And while he can’t say that the award has changed his business drastically, he thinks “it has taken the building blocks of what we’ve done the last five years and all the great promotion we’ve gotten and solidified it. Florida Trend isn’t locally based so it adds a little more juice (to our reputation).” Balink’s farm- and sea-to-table menu, which changes weekly according to what’s seasonally available, has built a loyal following so those who want to try it are well advised to book at least two weeks ahead. Signature dishes here include roasted cauliflower Buffalo style with house-made blue cheese, seared scallops, truffle fries, Harold’s World-Famous Key lime pie and the decadent Chocolate McLovin, which he accurately describes as “Bill Gates rich.”
Balink thinks that the Golden Spoon award has done something similar for Azure, which bills itself as a French-European restaurant with Southern flair with chef Joe Pittman heading up the kitchen. “Joe is amazing,” Balink says. “His food is superb and consistent and creative and has depth. I think that’s why Azure made the list.” Azure’s elegant menu covers a fair amount of territory, ranging from dishes such as Southern fried quail with sweet pickles and hot honey to vegetarian curry to Magret duck breast, Moroccan lamb ragout and snapper en papillote.
Also small but mighty is the eclectic Blanc, run by French-born chef/owner Jean Claude Roge, who is as much of an attraction as the imaginative small plates he serves. “Blanc is fun and unique,” says Balink. “The room is vibrant and always lively and you want to see Jean Claude, you want to have him flirt with you. It’s all part of the attraction.” The menu offers “Best French onion soup” and it’s not a lie. There’s Siberian sturgeon caviar served with all the condiments, lamp lollipops and octopus S&S (with sweet habanero sauce). The fried red beets and Brussels sprouts miso will make even confirmed carnivores want to eat their veggies. And the three dozen seats are situated so that conversation among tables is common and encouraged so that most nights it can seem like a big party instead of individual groups dining out.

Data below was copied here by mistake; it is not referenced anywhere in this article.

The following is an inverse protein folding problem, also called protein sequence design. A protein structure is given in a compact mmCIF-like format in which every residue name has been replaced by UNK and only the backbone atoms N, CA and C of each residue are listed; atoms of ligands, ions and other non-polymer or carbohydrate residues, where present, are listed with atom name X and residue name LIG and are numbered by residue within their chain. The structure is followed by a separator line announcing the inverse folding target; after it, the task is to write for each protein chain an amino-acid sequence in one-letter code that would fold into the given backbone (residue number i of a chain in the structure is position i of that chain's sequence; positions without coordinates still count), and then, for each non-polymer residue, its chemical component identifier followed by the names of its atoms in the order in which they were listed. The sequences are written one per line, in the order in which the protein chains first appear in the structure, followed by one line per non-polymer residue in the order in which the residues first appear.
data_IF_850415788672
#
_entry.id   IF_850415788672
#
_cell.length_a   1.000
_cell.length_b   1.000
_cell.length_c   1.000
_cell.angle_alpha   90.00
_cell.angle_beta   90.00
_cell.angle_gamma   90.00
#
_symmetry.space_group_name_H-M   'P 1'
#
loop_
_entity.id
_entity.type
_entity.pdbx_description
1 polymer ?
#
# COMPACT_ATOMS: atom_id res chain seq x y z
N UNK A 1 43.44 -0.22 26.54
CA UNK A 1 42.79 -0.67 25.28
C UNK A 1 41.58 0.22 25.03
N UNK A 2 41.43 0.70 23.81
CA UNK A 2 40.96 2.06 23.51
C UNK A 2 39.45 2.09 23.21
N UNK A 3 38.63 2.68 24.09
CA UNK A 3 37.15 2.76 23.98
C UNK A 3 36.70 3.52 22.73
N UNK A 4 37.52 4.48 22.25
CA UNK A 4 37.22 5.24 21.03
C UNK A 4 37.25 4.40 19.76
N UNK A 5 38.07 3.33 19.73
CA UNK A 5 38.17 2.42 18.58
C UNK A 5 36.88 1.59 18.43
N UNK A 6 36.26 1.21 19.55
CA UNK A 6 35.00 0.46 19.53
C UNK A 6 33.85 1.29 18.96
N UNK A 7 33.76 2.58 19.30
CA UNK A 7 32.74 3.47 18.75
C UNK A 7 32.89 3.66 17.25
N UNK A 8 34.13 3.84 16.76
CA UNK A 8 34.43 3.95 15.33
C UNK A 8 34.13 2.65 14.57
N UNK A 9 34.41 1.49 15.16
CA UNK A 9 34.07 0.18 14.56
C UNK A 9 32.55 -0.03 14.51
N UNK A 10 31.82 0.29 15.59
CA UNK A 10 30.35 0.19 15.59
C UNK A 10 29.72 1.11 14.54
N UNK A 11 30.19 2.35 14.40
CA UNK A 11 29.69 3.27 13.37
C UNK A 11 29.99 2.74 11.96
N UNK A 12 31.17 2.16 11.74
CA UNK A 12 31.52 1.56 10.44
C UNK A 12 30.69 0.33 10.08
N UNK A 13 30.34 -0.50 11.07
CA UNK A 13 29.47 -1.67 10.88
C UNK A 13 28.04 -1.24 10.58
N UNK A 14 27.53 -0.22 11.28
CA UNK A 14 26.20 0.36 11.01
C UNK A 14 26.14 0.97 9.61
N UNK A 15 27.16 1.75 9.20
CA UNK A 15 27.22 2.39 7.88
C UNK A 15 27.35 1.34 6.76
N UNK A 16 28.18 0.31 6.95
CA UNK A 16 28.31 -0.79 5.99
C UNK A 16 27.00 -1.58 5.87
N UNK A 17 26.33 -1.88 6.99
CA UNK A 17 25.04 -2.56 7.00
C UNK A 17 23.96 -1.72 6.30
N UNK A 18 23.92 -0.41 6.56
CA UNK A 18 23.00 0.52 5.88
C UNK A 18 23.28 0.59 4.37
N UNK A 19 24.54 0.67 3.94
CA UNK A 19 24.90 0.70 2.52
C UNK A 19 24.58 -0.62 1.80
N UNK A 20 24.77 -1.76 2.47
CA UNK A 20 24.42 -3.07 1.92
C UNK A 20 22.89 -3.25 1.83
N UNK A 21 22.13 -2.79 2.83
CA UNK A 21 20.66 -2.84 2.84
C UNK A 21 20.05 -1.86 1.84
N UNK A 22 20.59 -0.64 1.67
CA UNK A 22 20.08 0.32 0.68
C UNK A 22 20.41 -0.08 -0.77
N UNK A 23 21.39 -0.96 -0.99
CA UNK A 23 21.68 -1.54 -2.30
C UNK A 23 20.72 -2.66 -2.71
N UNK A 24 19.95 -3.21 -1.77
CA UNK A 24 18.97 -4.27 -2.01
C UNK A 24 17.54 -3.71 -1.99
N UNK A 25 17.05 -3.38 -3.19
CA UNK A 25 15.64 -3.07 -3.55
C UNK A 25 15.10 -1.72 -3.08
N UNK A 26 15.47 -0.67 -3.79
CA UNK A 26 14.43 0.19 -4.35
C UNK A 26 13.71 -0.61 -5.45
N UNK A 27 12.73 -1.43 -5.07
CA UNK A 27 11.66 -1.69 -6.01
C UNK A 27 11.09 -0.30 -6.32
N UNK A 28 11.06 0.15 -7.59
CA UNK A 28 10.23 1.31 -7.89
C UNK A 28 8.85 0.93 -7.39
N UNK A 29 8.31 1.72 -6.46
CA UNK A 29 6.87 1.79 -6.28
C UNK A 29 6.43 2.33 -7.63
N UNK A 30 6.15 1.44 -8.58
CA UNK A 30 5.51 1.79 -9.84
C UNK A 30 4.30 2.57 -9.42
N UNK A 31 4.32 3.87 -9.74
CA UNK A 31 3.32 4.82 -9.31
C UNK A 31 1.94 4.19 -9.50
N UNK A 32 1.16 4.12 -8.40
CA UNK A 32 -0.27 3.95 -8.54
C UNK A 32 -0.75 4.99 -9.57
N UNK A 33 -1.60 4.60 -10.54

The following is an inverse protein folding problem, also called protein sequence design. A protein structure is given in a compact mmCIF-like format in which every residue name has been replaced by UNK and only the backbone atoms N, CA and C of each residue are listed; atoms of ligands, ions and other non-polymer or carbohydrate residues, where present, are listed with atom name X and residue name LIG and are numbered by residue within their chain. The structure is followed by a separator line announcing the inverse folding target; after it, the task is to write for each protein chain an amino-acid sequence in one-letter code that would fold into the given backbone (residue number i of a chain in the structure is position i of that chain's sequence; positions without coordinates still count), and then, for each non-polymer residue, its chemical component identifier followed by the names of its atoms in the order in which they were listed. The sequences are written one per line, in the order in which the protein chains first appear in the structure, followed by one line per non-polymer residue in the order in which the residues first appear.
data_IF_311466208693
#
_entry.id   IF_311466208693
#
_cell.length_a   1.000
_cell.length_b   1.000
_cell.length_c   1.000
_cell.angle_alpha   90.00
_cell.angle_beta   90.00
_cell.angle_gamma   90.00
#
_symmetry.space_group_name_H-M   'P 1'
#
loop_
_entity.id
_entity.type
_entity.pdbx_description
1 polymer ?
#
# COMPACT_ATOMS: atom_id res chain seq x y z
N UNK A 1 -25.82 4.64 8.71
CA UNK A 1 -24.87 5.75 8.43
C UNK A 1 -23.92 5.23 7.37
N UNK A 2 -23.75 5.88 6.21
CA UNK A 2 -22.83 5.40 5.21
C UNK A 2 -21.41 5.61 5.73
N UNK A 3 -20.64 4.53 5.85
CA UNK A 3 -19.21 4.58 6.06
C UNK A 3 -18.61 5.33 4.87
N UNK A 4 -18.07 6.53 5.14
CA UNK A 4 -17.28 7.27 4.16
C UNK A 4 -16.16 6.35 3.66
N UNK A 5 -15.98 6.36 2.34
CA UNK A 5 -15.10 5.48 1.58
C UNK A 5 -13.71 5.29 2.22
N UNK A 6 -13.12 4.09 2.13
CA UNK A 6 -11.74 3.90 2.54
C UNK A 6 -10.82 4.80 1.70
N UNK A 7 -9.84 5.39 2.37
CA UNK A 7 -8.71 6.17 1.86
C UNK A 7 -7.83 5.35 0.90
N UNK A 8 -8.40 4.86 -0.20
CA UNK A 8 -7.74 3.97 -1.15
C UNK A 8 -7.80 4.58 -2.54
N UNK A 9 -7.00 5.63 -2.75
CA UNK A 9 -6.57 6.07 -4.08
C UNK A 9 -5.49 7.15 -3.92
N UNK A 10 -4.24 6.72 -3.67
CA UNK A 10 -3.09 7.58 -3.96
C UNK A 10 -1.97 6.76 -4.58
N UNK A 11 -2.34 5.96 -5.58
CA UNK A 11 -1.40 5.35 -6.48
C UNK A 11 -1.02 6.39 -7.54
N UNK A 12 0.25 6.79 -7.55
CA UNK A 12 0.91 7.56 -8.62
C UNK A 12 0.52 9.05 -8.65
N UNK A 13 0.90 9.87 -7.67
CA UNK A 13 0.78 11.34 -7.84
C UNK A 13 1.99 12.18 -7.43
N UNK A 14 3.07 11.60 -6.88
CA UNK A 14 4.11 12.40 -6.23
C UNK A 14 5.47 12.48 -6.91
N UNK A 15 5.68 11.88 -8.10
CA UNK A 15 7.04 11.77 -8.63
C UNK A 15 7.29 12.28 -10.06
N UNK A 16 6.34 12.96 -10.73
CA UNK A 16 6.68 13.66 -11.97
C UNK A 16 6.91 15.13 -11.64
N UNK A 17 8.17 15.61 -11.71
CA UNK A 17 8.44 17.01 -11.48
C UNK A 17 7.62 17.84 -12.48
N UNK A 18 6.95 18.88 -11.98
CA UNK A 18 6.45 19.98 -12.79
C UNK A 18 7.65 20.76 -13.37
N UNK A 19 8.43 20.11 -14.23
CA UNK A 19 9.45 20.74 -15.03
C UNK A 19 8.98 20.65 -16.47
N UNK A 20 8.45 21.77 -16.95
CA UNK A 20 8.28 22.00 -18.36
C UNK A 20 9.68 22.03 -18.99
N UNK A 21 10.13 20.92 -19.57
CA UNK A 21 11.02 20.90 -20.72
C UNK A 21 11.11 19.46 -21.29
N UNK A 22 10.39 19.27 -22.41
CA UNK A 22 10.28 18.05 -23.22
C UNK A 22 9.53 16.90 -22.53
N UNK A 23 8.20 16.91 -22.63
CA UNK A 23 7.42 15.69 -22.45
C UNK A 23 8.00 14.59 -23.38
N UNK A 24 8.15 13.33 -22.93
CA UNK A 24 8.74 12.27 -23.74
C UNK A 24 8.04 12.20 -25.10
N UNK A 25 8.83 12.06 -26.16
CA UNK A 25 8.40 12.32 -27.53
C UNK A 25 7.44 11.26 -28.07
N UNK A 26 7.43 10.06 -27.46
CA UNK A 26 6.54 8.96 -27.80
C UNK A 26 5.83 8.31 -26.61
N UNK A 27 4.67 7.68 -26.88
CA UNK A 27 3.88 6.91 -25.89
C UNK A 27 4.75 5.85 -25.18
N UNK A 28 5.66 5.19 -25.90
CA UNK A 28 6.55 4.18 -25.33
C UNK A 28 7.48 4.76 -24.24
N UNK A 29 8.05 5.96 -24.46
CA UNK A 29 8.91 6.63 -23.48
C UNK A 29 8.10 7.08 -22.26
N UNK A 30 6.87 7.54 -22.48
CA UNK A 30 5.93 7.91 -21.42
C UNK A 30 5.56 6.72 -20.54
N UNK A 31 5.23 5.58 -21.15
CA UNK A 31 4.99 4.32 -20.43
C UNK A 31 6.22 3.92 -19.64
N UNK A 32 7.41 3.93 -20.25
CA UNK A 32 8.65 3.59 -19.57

Last, but hardly least, among these stellar spots is Angelina’s, a sprawling, upscale Italian restaurant with a two-story wine tower and a menu that offers a mix of the familiar and authentic, but less frequently seen, items. Butternut squash ravioli is a signature dish here, as are the ricotta pillows with toasted walnuts sage and brown butter. Figs and burrata, sea salt baked snapper for two, scallops and pork belly and zeppolis with dark chocolate and berry sauces are among the dishes that have made this such an acclaimed dining destination.
All of these restaurants have long been popular among locals. The fact that they have made it onto a statewide list means they are likely to be even more popular. So anyone planning to visit The Beaches of Fort Myers & Sanibel who wants to taste what these award winners have to offer should book their meals long before they get into town.